Grant allows Meriden Boys & Girls Club to expand STEM education access

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MERIDEN — On tables and workbenches around the newly named Cox Innovation Lab at the Boys & Girls Club of Meriden lay computers, robotics kits, lego kits, 3D printers, models, books and other items. 

They’re already in use by children who attend the club’s afterschool programming, like six-year-old Thiago Tirado and his sisters, Liatmy, 10, and Alison, who is nine. The three of them beamed when discussing what they’re currently working on, and what they hope to learn about in the coming months. 

For example, Liatmy Tirado hopes to learn more about using microscopes to study plant life and 3D printing to build things. 

“I’m very excited to learn about 3D printing,” Alison Tirado said, similarly. 

On Wednesday afternoon, Boys and Girls Club leaders were joined by representatives from Cox Communications, along with city officials, elected leaders, and former New England Patriots wide receiver Malcolm Mitchell, who is now an author and chairman of the Share the Magic Foundation, a non-profit group dedicated to “transforming the lives of children through literacy,” according to the foundation’s website. 

Officials announced the Boys & Girls Club had received a $20,000 grant from the James M. Cox Foundation enabling the club to purchase technology, including computers and video equipment, to foster students’ interest in science, technology, engineering and mathematics. That grouping is commonly referred to as STEM. 

Boys & Girls Club Executive Director and Meriden City Councilor Larue Graham said the ongoing partnership between his organization and Cox has enabled the club to expand its afterschool curriculum offerings. He noted that the grants have enabled the club to purchase robots, 3D printers and other technology to expand its “STEM For Us All” program. 

Graham said the investment will enable the club to help close learning and opportunity gaps, especially for Black and Latino children, who Graham noted are “under represented” in STEM related employment sectors. 

“Our hope is to inspire the next math teachers, engineers and architects,” Graham said, adding that since the club has introduced its STEM program, it has enabled other growth. For example, the club’s robotics team has doubled in membership, and has seen improved diversity within that membership.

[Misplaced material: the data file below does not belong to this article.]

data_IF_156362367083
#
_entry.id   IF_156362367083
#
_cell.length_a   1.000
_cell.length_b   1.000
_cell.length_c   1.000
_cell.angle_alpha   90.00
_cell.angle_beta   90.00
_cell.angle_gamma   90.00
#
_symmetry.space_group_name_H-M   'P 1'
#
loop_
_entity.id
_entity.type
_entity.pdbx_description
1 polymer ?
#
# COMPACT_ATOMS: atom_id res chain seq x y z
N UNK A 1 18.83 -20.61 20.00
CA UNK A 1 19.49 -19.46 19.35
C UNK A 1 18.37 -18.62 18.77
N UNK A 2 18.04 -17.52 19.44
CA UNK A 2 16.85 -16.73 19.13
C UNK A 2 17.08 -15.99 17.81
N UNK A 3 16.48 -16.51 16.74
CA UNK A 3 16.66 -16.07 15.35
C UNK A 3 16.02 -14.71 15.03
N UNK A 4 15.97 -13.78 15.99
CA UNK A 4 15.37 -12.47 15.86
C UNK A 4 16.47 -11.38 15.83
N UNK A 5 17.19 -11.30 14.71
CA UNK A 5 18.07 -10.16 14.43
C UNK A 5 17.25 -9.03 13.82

Mitchell joined local leaders in touting the new innovation lab as an opportunity to inspire youth to see their future potential. He spoke of his own upbringing, in Georgia, as a child whose family depended on food stamps for sustenance. He spoke of the fact there were no “tangible examples” of success in his community. 

“People naturally want to be successful,” Mitchell said, adding, “The real question is do they know how? As a child, I did not know how.” 

But Mitchell received opportunities through his athletic ability, which landed him a scholarship to the University of Georgia and which led to his career as a professional athlete. 

Mitchell said the Innovation Lab, and the partnership between the Boys & Girls Club and Cox, similarly represents hope. 

“Hope, inspiration, motivation — that you can do more than your immediate circumstances. This is a wonderful partnership that I hope will continue to grow over time,” Mitchell said. 

Digital literacy

Democratic Congresswoman Jahana Hayes, who seeks reelection representing Connecticut’s 5th Congressional district, similarly stated that children need to know at an early age what is possible. 

“They need to see and have real world experiences and access to all of these opportunities,” Hayes said, noting that one thing the COVID-19 pandemic exposed was how much digital literacy has been lacking in Connecticut’s inner cities and urban communities. 

Hayes said it is important to provide children with opportunities to explore technology and become digitally literate. 

“The world that these young people enter, will include all of these things. Infrastructure and technology looks different. And our kids will be at a disadvantage if they haven’t at least had the opportunity to learn, grow and expand in these areas,” Hayes said, while also praising public and private partnerships, through agencies and businesses like the Boys & Girls Club and Cox to take actionable steps to expand those opportunities.

Paul Amarone, campaign manager for Republican George Logan, who is running against Hayes for the 5th District seat, similarly expressed Logan’s support for those efforts. 

Amarone noted there is a lack of a skilled and trained workforce in sectors including construction, healthcare and manufacturing. 

“There seems to be a shortage of young people coming out of high school” into those fields, Amarone said. “George Logan is very supportive of organizations like the Boys & Girls Club, and even schools, having the opportunity, skills and resources to train our young people for whatever career path they choose.” 



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